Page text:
The N.C. Department of Transportation will be changing the speed limit for a busy section of U.S. 158 in lower Currituck County from 55 to 45 mph next week.
But local leaders say more needs to be done to address safety issues along the main connection between the Outer Banks and the mid-Atlantic.
The change will be made along 3.4 miles of Caratoke Highway between H2OBX Waterpark in Powells Point and the Wright Memorial Bridge beginning the week of July 25, with new signs erected by NCDOT crews.
“The change will not impact the speed limit on Wright Memorial Bridge,” said NCDOT spokesperson Tim Hass.
“We will be supplementing the installation of the new speed limit signs with message boards for the first three-to-four weeks,” Hass said. “Other than that it will be our standard speed zone signing.”
There are numerous private and commercial driveways and multiple intersections along the five-lane stretch of U.S. 158 where the majority of drivers, both local and from out-of-town, rarely observe the posted speed limit of 55.
According to a NCDOT press release, the reduction is another step aimed at improving safety.
151 crashes have been reported along that section over the last five years, resulting in four deaths, 13 life-threatening injuries, and 88 minor-to-serious injuries.
“While it is an effort by NCDOT to bring relief to the dangerous traffic situation in Southern Currituck, I feel this choice in no way will stop the deadly near misses that occur nearly every hour at the intersection of Edgewater Road and Caratoke Highway,” said Currituck County Commissioner Selina Jarvis.
“I have suggested something as simple as a concrete median to limit access to the turn lane in this vicinity,” said Jarvis.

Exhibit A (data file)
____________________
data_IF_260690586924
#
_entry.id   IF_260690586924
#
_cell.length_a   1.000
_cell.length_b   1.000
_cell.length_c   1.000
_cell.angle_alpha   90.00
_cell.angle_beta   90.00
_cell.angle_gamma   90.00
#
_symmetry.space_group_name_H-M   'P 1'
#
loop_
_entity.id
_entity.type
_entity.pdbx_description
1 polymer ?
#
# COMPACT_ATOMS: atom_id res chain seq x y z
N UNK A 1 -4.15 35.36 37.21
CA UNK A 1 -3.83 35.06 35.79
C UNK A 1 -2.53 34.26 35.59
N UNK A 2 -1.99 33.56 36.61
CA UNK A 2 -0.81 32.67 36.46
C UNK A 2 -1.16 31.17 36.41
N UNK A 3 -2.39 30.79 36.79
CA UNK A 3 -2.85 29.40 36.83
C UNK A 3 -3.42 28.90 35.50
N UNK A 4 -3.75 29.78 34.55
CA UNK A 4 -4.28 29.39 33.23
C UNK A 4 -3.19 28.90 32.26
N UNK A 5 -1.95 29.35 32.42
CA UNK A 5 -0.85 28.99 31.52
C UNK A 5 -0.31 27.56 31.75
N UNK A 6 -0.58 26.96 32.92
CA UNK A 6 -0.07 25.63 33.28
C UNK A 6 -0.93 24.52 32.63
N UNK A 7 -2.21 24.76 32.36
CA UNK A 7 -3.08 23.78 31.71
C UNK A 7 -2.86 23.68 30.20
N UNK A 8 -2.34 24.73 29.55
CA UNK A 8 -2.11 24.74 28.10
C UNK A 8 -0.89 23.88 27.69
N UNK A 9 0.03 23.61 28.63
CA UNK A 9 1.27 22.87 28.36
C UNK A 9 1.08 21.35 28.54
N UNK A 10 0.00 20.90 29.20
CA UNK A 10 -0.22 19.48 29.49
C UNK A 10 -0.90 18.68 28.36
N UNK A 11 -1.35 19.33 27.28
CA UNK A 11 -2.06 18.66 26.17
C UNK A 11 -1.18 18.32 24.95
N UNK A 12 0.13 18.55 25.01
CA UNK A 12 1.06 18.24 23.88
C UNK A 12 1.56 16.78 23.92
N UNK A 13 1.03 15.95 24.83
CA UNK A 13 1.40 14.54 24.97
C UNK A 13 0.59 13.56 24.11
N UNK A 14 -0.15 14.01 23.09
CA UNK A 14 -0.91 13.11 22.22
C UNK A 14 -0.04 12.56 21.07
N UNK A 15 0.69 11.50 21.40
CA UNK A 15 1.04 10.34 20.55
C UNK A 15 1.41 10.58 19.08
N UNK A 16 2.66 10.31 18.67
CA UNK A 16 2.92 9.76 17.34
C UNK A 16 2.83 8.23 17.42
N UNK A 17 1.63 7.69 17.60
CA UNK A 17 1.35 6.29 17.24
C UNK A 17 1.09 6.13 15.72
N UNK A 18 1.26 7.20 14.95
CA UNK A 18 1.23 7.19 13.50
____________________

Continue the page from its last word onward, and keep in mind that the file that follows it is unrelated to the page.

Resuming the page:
The District 2 representative on the Currituck Board of Commissioners lives in a neighborhood that uses Edgewater Road as the main connector to U.S. 158.
“I have also asked them to install a traffic camera so they can see and better understand just how dangerous it is,” Jarvis said.
“Thank you to all that have joined in the effort to make this happen,” said state Rep. Bobby Hanig (R-Currituck), a Powells Point resident and owner of a pool maintenance company that has workers who travel that part of U.S. 158 to-and-from their warehouse farther to the north.
“More improvements are to come,” added in his Facebook post Thursday morning.
Win Bridgers, NCDOT’s engineer for the highway division in northeastern North Carolina, said homeowners and businesses in the area were contacted and agreed that changes should be made to improve safety on the stretch of U.S. 158.
“Rumble strips and six-inch pavement markings have already been installed along this section of the highway,” Bridgers said. “Lowering the posted speed limit is another step. In the long-term, more permanent measures are necessary, such as access management.”
There has long been a call for NCDOT to at least install a traffic signal at Edgewater, which has been the scene of multiple serious wrecks since the road was widened to five-lanes in the early 90s.
Earlier this week, H2OBX Waterpark was granted approval of a rezoning that could allow a campground to be built on its property.
A stop light at the entrance to the waterpark when it opened in 2017 was not required at the time because NCDOT said traffic counts would not be high enough to warrant a signal.
As a condition of the rezoning for the campground, Currituck commissioners are requiring the waterpark owners to conduct a detailed traffic study to see if a stop light should be required.
But as far as the speed limit change is concerned, Jarvis was matter-of-fact about what it will mean for safety along U.S. 158.
“I hope it helps, but feel that it is not enough,” Jarvis said.